Khartoum — The Sudanese president Omer Hassan al-Bashir vowed to flush out remaining rebel pockets in South Kordofan as he ordered the setting up of camps across the country for the Popular Defense Forces (PDF).
Sudan Armed Forces (SAF) is fighting insurgencies on multiple fronts in the western region of Darfur and in the border states of South Kordofan and Blue Nile. South Sudan stands accused by Khartoum of aiding the Sudan People Liberation Movement North (SPLM-N) that is fighting SAF in border states.
The SPLM-N fighters fought alongside the forces of what is now the south’s ruling SPLM during Sudan’s two-decades civil war that ended with a peace deal in 2005 and led to southern secession in 2011.
Juba says it has broken any links with the SPLM-N after the south seceded but military officials in Khartoum say that several divisions of South Sudan’s army are still fighting with the rebels.
To makes matters worse, SPLM-N joined hands with Darfur rebels late last year to form the Sudan Revolutionary Front (SRF). The latter claimed last month to have launched its first attacks against SAF in South Kordofan managing to take Jau town and Toroge area.
SAF at the time acknowledged the fighting but said it was SPLA attacking and that they eventually managed to repel them.
Events in the war zones are impossible to ascertain as access to these areas is severely restricted.Read more…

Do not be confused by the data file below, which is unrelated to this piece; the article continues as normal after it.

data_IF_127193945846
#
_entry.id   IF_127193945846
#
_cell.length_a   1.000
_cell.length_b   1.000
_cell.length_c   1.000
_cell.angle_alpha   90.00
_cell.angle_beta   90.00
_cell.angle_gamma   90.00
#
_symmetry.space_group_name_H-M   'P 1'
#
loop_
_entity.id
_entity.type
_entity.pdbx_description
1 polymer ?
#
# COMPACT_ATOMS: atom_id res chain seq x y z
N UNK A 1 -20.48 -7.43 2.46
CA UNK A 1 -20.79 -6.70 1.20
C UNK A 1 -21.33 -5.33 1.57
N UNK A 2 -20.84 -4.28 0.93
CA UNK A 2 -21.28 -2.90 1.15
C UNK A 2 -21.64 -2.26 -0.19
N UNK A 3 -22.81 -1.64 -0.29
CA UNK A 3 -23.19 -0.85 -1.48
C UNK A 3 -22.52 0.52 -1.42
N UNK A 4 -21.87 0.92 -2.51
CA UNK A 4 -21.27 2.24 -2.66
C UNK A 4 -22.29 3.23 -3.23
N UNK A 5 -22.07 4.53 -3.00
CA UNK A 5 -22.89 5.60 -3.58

United Nations — Russia and China, two veto-wielding permanent members of the Security Council described as key arms suppliers to the embattled regime in Syria, are now accused of supplying weapons and fuelling an ongoing conflict in another military hotspot: Sudan.
In a report released Thursday, the London-based Amnesty International (AI) said weapons sales by China and Russia, including ammunition, helicopter gunships, attack aircraft, air-to-ground rockets and armoured vehicles, have resulted in serious human rights violations in Darfur, Sudan.
AI said that arms supplied to the government of Sudan are used in Darfur both directly by the Sudan Armed Forces (SAF) and government- backed militia, including the Popular Defence Force (PDF).
The PDF formally commanded and equipped by SAF operates alongside them, including by being deployed on SAF vehicles, while Chinese-made small arms ammunition is being used in Darfur by SAF, other Sudanese security agencies and SAF-backed militia groups.
“These arms transfers highlight the urgent need to strengthen the existing ineffectual U.N. arms embargo and for governments to agree on an effective Arms Trade Treaty (which is currently under negotiation),” it said.
Asked about these weapons sales, Pieter Wezeman, a senior researcher at the Arms Transfers Programme of the Stockholm International Peace Research Institute (SIPRI), told IPS that AI’s conclusions are fully in line with those of the reports of U.N. panels of experts which have investigated arms flows into Darfur, and which have described the weapons used in Darfur. Read more…
More than 350,000 people have been forced to abandon their homes in three states in Sudan and South Sudan, according to the UN refugee agency.
Two of the states – South Kordofan and Blue Nile – are in Sudan, while the third – Jonglei – is in the world’s newest nation.